If you own an SR22, Continental Motors wants your business. Well, it wants more of it anyway, so it is in the process of developing an STC to put a factory-turbocharged Continental engine in existing normally aspirated and turbocharged Cirrus SR22s.

As you know, Continental and Cirrus Aircraft are not new to each other. Since its inception, Cirrus has chosen Continental engines for its SR20 and SR22 single-engine airplanes. But when it launched the turbocharged version of the SR22 a couple of years ago, Cirrus went with a turbocharger system developed by aftermarket specialist Tornado Alley installed on a normally aspirated Continental IO-550 engine.

Continental seemed able to live with the arrangement, though it's hard to imagine it was very happy about it. But with the economic downturn and the subsequent steep drop in new airplane sales -- and the new engine sales that they create -- the aftermarket has become more important than ever. This changing sales picture was surely a factor in Continental's decision to launch an aftermarket SR22 mod.

I recently flew Continental's developmental SR22 outfitted with the TSIO-550-G model engine. Continental plans to begin selling the STC to SR22 owners within the next few months. Pricing has yet to be announced, but the company says that it will be in line with its existing new engine prices and it's 10 pounds lighter than the Tornado Alley engine. And Continental is already working to certify the engine for operation on unleaded fuel, so future compatibility with 94UL will be assured. Continental says that the installation is a "drop-in" affair with minimal down time, and the TSIO-550 can be outfitted with an air-conditioner.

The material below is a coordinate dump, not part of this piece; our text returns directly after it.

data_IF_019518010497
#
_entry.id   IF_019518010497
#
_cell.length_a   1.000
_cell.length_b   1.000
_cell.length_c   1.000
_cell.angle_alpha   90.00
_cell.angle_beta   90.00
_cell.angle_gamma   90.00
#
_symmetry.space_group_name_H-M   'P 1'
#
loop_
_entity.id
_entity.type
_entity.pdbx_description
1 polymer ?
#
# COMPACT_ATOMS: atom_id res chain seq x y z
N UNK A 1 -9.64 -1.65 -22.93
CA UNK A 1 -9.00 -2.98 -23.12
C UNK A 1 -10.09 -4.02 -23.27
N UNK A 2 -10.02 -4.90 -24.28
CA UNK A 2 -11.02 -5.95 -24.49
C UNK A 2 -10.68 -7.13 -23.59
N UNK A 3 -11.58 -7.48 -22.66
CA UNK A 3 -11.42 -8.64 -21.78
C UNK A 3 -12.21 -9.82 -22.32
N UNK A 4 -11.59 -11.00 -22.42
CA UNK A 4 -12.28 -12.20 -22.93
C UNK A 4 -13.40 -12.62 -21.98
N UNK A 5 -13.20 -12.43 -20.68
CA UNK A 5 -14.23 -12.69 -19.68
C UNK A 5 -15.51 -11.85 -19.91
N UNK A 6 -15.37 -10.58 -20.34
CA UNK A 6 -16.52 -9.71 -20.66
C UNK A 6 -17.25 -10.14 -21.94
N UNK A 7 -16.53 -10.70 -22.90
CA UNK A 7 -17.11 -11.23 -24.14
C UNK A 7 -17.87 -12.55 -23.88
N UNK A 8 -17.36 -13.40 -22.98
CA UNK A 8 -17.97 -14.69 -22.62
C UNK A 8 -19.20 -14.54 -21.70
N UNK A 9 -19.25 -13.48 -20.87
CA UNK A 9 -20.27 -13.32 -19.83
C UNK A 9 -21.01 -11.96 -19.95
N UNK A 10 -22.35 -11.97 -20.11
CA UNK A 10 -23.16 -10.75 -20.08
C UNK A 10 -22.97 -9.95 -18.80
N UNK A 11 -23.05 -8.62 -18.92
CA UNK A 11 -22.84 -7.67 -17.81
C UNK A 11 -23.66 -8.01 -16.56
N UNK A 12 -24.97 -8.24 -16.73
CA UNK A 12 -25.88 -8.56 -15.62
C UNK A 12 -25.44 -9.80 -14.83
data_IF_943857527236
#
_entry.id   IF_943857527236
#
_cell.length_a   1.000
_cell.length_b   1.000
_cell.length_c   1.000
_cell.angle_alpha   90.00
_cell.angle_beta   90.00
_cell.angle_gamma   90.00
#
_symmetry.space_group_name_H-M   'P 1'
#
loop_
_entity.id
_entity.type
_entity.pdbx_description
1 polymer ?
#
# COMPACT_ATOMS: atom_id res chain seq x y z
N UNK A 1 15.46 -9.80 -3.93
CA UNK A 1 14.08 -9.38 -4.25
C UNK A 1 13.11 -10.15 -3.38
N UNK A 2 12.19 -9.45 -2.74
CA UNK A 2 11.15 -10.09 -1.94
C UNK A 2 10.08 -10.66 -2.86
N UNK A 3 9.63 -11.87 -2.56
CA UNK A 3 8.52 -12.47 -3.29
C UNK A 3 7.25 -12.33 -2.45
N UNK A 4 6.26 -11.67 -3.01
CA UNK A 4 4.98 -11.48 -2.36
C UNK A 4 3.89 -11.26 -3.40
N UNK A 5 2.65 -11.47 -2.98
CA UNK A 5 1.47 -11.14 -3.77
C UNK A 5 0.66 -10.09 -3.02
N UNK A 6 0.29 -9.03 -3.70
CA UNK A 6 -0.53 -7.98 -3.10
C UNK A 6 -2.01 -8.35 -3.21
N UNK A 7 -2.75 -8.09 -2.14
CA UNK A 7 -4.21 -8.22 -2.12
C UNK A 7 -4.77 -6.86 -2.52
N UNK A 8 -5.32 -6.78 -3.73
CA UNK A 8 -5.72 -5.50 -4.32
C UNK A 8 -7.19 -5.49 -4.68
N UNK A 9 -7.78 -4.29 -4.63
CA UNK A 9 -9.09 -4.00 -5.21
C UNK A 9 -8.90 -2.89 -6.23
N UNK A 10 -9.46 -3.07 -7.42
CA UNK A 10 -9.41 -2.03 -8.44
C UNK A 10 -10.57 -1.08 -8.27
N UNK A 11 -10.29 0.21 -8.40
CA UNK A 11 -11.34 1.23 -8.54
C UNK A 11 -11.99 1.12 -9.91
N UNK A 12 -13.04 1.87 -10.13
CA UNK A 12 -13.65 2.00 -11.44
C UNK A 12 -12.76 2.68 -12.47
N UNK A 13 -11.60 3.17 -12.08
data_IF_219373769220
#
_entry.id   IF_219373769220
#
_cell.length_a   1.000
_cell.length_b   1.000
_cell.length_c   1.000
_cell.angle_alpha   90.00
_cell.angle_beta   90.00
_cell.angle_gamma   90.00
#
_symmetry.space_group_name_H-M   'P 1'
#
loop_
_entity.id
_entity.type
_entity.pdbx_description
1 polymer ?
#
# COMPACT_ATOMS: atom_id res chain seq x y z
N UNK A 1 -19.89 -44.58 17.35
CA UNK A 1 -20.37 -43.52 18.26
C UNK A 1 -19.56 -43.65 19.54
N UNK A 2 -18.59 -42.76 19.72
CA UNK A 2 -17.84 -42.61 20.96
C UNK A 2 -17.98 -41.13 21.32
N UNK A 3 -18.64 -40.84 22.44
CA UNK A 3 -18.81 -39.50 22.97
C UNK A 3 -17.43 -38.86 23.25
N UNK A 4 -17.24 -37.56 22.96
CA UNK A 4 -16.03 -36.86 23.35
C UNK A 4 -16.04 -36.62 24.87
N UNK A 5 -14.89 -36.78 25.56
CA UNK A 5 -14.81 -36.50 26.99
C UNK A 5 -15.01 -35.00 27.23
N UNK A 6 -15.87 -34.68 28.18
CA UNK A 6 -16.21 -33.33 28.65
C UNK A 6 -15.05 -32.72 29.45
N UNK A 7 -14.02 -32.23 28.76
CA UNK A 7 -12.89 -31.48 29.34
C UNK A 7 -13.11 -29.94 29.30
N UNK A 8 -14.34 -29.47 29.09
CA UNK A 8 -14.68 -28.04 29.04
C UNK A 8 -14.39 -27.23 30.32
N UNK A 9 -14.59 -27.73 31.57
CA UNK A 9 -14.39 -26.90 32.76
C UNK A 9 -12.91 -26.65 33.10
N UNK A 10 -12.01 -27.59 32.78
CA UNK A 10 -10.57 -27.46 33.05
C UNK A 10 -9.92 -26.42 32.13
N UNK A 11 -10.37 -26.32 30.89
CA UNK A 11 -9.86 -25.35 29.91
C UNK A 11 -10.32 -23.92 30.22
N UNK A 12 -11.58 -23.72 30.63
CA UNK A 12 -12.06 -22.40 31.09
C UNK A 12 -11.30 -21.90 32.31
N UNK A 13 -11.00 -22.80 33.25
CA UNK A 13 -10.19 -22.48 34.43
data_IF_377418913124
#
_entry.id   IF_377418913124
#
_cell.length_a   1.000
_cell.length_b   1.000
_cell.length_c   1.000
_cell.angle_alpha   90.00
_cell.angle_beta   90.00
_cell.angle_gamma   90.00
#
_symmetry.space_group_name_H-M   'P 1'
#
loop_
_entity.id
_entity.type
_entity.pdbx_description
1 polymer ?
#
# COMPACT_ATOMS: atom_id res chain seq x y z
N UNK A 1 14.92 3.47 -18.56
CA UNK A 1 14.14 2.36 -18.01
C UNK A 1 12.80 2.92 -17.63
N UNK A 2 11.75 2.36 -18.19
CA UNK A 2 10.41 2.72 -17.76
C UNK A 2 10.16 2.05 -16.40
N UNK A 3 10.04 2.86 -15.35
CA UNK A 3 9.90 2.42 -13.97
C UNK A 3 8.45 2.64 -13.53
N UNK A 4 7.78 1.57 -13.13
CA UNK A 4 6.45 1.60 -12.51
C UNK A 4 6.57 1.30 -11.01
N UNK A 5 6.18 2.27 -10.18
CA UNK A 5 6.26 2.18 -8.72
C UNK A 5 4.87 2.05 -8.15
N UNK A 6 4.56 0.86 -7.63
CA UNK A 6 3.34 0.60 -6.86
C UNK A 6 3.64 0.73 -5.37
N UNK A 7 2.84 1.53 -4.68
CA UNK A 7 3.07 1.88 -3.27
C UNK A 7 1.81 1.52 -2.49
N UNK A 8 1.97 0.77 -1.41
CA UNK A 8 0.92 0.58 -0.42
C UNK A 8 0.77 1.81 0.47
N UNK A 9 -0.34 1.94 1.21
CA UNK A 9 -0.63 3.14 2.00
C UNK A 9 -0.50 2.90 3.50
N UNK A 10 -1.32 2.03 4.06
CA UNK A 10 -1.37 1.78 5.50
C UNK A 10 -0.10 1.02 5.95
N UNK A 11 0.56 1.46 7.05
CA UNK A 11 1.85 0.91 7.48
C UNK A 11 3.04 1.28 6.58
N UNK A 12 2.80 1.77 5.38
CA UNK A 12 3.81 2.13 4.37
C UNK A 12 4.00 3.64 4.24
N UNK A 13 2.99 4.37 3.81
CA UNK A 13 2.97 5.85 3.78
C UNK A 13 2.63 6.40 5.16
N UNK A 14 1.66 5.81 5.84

Because the installation can be done in either a normally aspirated or Turbo model, there likely will be a few different kinds of customer for the mod, including those who want to take a normally aspirated SR22 and get turbocharged power out of it, and those who want to trade the existing aftermarket-turbocharged IO-550 with a Continental factory engine. Either way, Continental says the proposition makes a lot of sense.

Turbo vs. Turbo
When Cirrus introduced the Turbo version of its already popular SR22 a few years back, the launch was greeted with enthusiasm by the Cirrus community, which had been asking for a turbo model since shortly after the SR22 was born. The SR22 was already a swift and technologically advanced personal transportation airplane, a good 180-knot cruiser with a comfy interior and lots of available safety features.

So the idea of adding turbocharging for greater power at higher altitudes sounded like a recipe for sales success, which is exactly how it worked out. Impressed by the performance of the new model, hundreds of existing Cirrus owners made the upgrade to turbo power. The shared ownership company I fly with, PlaneSmart Aviation, was so taken by the new model that it swapped out its six-airplane fleet of normally aspirated SR22s for G3 Turbos.